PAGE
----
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Arizona health, education officials urge virus vigilance to keep schools open
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Arizona health, education officials urge virus vigilance to keep schools open

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State Health Director Cara Christ, while making multiple suggestions for dealing with the spread of the disease, said she’s not prepared to recommend new restrictions on activities.

PHOENIX — The state’s top education official on Monday urged Arizonans to stay vigilant in their effort to fight the spread of the coronavirus to avoid school shutdowns amid in new spike in virus cases.

“Without serious changes from us, the adults making daily choices that determine the virus’ path, we cannot expect these numbers to head in a safe direction,” Kathy Hoffman said in a news conference Monday afternoon with education and health officials.

State Health Director Cara Christ, while making multiple suggestions for dealing with the spread of the disease, said she’s not prepared to recommend new restrictions on individual and business activities.

“We continue to monitor the data on a daily basis,” Christ said. And the health chief said some “mitigation strategies” are being discussed should counties, now considered at “moderate” risk of spread of the virus, move back into the “substantial” category they were at earlier this year.

“We would work with the local health departments to identify what strategies we could implement,” Christ said. But she stressed there would be no universal model.

“Each community is going to have different factors playing a role,” Christ said.

Christ detailed how the state is now approaching 260,000 confirmed cases of the virus.

More significant, she said, is that 9% of the tests administered last week came back positive. And Christ said there has been an increase in the number of people showing up in hospitals with COVID-like symptoms.

That, in turn, affects the question of whether students learn in class, online or a combination of both. Hoffman said these are not equivalent.

“When our schools close to in-person instruction, it is devastating to our communities,” she said.

“Parents are thrown in flux as they try to decide the best model for distance learning, whether at home or at an on-site learning center,” Hoffman continued. “Educators must adapt quickly, transitioning from in-person and hybrid to distance learning.”

And then there are the effects on children, separated from friends and, as Christ said, at greater risk for depression and suicide.

In conjunction with the Department of Education, Christ said her department is setting up a pilot program for free weekly testing of teachers.

But John Carruth, superintendent of the Vail Unified School District, said during the news conference what is happening in the classroom is not the problem.

“Both our experience and what I think our Pima County data are showing is that transmission is happening in the community and not within our schools, which is encouraging,” he said. Carruth said that shows the key to keeping schools open is dealing with what occurs elsewhere.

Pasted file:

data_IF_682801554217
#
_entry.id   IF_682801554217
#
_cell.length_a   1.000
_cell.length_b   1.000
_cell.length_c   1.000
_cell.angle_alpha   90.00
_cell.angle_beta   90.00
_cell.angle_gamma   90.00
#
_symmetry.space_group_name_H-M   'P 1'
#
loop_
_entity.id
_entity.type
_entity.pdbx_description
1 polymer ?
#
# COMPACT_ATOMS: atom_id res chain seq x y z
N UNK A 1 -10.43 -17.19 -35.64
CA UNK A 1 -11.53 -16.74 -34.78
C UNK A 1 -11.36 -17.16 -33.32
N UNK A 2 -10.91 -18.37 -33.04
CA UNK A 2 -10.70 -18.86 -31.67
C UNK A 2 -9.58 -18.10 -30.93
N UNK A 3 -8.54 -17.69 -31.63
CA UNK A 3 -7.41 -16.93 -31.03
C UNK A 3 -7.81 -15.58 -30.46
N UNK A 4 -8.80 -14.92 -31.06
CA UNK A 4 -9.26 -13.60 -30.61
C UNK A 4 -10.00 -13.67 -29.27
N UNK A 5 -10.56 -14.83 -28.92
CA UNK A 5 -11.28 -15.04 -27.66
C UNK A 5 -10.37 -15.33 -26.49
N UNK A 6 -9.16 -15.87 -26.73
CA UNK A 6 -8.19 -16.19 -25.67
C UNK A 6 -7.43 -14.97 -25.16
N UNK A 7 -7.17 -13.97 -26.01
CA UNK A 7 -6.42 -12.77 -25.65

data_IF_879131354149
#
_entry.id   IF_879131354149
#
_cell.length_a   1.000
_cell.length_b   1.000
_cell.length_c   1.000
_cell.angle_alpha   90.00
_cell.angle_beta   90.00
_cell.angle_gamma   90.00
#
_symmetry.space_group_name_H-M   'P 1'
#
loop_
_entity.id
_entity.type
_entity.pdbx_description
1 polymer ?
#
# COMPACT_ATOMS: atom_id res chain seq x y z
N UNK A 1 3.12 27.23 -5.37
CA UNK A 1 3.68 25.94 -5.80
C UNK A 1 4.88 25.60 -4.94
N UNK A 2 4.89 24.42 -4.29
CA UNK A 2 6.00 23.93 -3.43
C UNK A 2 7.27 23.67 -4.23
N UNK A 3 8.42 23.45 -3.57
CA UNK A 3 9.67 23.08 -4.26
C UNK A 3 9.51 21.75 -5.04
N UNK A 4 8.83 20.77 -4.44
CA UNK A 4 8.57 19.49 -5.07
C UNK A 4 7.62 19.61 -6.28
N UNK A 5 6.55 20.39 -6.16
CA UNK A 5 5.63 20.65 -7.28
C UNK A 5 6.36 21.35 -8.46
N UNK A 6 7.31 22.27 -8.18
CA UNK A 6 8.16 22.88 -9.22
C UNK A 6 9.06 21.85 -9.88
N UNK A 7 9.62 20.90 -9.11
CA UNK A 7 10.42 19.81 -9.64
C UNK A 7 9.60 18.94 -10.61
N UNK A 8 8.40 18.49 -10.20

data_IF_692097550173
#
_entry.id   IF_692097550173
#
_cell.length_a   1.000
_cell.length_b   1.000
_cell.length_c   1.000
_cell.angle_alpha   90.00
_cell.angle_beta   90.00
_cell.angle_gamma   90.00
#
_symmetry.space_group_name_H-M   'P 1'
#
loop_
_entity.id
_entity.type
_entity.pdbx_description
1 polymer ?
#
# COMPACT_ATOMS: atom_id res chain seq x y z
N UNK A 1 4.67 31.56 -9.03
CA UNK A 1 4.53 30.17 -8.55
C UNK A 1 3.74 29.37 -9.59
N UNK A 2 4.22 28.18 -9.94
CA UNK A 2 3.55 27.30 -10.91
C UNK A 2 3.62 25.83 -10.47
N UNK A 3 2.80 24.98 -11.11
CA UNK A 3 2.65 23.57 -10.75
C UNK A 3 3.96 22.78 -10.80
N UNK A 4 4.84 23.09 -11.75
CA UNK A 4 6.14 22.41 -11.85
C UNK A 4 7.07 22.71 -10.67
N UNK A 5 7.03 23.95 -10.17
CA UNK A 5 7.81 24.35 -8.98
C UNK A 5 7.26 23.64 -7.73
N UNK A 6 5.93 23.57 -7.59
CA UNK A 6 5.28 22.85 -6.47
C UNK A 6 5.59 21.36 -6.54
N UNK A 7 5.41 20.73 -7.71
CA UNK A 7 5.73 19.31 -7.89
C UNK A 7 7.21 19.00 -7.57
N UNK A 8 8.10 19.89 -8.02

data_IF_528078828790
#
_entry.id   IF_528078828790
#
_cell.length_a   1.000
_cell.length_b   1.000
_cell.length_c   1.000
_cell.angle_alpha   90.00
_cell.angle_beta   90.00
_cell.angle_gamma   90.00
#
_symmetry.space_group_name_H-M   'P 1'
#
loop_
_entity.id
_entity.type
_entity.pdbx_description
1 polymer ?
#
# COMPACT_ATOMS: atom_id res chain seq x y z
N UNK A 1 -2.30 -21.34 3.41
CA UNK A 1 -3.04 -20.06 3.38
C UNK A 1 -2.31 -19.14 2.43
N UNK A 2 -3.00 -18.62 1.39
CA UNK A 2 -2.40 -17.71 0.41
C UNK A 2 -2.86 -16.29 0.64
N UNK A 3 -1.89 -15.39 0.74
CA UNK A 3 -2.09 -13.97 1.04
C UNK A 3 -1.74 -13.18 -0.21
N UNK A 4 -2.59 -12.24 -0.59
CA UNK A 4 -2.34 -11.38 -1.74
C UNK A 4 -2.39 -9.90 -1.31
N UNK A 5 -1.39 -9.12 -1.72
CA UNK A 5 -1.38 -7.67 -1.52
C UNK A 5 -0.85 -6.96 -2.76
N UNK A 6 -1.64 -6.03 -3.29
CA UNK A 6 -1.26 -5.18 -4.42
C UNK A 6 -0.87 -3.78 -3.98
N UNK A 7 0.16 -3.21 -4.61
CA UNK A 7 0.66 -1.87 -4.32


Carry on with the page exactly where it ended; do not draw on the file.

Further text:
The Arizona Daily Star has compiled over 100 incidents of coronavirus cases in schools since they opened for students on Aug. 17, based on confirmed tips from the community. The majority of these incidents were single cases in a school or classroom. But the number of incidents where there was spread inside a school has increased in the last week, as have their frequency.

Amphitheater Superintendent Todd Jaeger echoed Carruth in saying that transmission was largely coming from off-campus group activities. He said the community needs to make a conscientious effort and understand that what they do in their private lives has implications on public education.

“Kids need to be with their peers. They need to be in school. They need to be learning,” Jaeger said. “It’s so tragic when you hear that the absence of school from their lives can mean so much. It’s not enough for us to just ask our kids to wear masks at school or to stay socially distanced at school, we’ve got to do that in our other lives as well.”

Family gatherings for the holidays are a concern for health officials across the state.

Christ had specific recommendations for what families should be doing this Thanksgiving, among her ideas: moving celebrations outside or to a local park.

If that can’t happen, Christ said “create spaces” indoors so people can distance from one another, open doors and windows for better ventilation, and reduce the number of people gathered around the table.

“And consider celebrating virtually with your college-age students or your higher-risk and elderly relatives,” she said.

While the state determines the standards for how and when businesses can operate, that isn’t the case for schools. Instead, the state provides “guidance” for local districts, along with reports of COVID-19 case and trends, and then leaves it to school officials to work with local health departments to figure out how to respond.

“This requires us to make some hard decisions about activities and gatherings that we participate in outside of school,” he said. “Simply, we must decrease the spread of this virus to ensure that schools can continue to remain open.”

Reporter Danyelle Khmara contributed to this story.

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